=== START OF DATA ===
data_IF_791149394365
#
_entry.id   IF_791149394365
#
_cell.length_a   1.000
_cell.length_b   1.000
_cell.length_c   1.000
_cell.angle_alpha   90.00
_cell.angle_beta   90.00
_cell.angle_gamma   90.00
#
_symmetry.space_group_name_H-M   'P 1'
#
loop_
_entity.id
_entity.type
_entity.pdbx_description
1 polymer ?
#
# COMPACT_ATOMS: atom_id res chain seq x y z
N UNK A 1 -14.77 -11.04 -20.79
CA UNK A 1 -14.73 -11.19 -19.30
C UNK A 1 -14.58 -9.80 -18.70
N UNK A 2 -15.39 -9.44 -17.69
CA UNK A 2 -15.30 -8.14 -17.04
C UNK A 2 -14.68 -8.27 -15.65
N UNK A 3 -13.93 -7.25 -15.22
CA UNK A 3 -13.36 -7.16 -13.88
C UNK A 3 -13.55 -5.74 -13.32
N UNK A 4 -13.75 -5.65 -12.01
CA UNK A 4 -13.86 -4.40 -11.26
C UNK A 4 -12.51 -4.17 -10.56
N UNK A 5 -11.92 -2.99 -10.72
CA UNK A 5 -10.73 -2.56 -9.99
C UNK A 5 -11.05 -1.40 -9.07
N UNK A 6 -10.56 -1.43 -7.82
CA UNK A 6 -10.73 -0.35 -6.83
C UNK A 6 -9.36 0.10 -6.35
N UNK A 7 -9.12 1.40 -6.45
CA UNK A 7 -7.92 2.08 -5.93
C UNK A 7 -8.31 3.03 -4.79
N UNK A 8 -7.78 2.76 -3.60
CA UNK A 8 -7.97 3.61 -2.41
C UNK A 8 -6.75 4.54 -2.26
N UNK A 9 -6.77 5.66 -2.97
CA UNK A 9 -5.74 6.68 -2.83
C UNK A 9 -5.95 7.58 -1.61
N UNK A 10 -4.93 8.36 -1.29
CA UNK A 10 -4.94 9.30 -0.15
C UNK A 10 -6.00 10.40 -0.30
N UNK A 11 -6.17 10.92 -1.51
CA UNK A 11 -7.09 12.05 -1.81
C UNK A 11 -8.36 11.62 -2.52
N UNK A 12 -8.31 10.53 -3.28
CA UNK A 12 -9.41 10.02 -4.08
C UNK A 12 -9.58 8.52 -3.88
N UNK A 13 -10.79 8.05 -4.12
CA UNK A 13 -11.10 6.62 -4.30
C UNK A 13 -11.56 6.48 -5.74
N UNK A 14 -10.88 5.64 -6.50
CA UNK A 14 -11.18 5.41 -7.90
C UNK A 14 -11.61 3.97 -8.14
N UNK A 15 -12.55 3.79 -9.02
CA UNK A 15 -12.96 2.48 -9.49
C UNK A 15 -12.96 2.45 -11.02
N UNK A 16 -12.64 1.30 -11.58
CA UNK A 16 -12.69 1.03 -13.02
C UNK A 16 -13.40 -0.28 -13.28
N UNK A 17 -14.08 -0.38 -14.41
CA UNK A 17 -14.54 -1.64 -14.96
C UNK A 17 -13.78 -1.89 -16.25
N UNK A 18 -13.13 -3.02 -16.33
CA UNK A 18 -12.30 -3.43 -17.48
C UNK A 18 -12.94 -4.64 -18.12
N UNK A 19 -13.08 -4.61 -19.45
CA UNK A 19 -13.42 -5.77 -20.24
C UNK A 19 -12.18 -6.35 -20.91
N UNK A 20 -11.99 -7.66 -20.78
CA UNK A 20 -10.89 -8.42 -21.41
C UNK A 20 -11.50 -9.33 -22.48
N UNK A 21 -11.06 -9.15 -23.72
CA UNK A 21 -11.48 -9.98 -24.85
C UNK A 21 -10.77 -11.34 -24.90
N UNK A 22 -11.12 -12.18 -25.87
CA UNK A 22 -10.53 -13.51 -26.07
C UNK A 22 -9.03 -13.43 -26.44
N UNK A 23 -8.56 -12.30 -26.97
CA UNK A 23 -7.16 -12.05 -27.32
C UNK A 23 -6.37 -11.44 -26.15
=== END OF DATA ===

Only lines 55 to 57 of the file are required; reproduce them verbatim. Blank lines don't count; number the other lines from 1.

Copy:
CA UNK A 12 -9.41 10.02 -4.08
C UNK A 12 -9.58 8.52 -3.88
N UNK A 13 -10.79 8.05 -4.12